I realize that. But the comment that set off this discussion was you saying: “After posting (theoretically) non-directly threating stuff, he stated on his Facebook page that he knew that he could be criminally charged if he did….”

    So, does not directly threatening with the intent to intimidate someone become a threat and therefore a crime, simply because of the intent?

  • John Pieret

    So, if you’re having an argument with someone and he pulls out a rifle and cocks it and wonders how fast you can run, would you feel threatened even if he doesn’t point it directly at you or says “I’m going to shoot you”? There are many ways to convey a threat.

  • Nomad

    Heddle, this man specifically coached his threats to avoid directly “threatening to do it”.

    This appears to be the cover that you’re giving to Christians who call for gays to be murdered. So long as they don’t specifically say that they’re going to go out and do it that makes it okay.

    So by that reasoning, what this guy did was okay too.

    I’m still trying to find something that distinguishes the two situations.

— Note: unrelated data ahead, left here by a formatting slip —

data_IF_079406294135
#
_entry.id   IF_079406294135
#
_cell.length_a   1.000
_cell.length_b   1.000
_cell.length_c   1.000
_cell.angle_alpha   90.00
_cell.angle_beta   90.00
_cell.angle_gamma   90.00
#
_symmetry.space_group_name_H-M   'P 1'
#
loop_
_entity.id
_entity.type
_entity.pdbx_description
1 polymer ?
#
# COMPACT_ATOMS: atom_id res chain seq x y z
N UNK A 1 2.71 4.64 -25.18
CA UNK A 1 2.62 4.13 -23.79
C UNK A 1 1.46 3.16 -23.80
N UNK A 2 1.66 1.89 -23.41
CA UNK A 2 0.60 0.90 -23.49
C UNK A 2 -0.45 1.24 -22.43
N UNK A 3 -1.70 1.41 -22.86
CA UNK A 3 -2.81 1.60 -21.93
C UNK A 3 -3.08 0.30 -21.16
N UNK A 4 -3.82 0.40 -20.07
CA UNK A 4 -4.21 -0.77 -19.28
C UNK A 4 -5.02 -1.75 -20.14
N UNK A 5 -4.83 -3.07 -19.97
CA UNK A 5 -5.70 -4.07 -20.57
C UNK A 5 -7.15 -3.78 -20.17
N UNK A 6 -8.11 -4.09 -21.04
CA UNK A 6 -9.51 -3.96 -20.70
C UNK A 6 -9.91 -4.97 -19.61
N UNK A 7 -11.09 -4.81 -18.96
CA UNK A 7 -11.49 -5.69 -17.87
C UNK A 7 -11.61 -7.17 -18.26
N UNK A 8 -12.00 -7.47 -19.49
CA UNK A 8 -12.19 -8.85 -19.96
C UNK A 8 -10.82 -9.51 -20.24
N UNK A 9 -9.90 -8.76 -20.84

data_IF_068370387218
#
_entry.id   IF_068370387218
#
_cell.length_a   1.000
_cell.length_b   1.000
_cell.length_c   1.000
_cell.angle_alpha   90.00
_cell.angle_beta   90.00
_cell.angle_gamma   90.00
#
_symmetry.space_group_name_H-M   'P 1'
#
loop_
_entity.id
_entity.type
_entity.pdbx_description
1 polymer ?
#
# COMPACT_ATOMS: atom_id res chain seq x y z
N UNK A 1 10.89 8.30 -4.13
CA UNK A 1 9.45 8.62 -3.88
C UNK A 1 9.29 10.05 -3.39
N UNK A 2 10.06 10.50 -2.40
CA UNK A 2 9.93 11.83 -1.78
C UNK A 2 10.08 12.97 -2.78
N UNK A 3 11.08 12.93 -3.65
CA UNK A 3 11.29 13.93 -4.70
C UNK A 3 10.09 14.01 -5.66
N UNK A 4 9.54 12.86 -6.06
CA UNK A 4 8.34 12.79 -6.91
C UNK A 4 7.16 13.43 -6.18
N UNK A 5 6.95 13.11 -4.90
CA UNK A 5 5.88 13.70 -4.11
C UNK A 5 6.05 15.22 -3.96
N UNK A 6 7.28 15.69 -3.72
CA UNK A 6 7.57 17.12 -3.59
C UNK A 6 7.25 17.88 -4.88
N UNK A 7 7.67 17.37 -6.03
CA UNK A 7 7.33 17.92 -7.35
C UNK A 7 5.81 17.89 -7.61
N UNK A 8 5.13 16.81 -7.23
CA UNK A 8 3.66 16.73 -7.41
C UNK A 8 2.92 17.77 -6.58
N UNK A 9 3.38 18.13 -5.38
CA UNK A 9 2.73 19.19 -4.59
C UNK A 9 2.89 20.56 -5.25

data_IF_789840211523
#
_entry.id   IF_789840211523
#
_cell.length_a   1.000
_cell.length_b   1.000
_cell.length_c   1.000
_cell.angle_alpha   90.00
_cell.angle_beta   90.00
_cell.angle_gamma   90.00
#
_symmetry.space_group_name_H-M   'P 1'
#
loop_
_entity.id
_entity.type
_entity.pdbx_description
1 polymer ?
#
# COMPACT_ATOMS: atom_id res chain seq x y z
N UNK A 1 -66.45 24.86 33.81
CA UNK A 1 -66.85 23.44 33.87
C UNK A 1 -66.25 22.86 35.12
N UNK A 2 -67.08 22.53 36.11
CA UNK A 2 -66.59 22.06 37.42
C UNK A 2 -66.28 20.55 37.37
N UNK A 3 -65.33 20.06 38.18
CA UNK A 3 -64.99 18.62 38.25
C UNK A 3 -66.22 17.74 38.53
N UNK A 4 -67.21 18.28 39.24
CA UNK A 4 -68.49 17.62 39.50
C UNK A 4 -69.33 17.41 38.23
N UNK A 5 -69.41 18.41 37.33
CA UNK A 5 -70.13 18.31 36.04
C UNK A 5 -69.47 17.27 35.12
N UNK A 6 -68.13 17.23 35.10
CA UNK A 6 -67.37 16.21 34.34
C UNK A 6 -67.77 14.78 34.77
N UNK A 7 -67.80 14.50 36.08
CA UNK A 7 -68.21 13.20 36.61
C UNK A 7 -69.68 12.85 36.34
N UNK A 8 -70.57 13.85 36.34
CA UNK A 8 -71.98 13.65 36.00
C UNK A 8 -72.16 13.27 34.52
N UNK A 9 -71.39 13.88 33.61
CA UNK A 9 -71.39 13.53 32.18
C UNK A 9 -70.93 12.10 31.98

• Michael Heath

    grendelsfather writes:

    It seems to me that this expects the jury to be mind readers. This is the same problem I have with ‘hate crimes.’ It doesn’t really matter why someone used logging chains to drag someone else behind a pick-up truck for 2 miles. It is still a horrific crime and should be prosecuted as such.

    You’re referencing a conservative strawman of the hate crimes law rather than what the law states and its intent.

    First, hate crimes laws focus on affect, not necessarily on intent. If three local Baptist churches are set on fire in a particular area, then hate crime laws kick in given that these crimes terrorize Baptist congregants well beyond those three churches. Even if the perps were looking to merely torch buildings that were empty late on Saturday night. Those laws provide additional government resources to that area for a couple of reasons:

    1) Most regional law enforcement authorities don’t have the resources to investigate terrorist threats.

    2) That region’s authoritarian law enforcement resources could very well be biased against the greater population being terrorized.

    Besides providing additional resources to better investigate hate crimes, prosecuting those indicted for hate crimes provides sentencing guidelines more in line with the harm done beyond the direct victims to also include the population that was also terrorized by these crimes.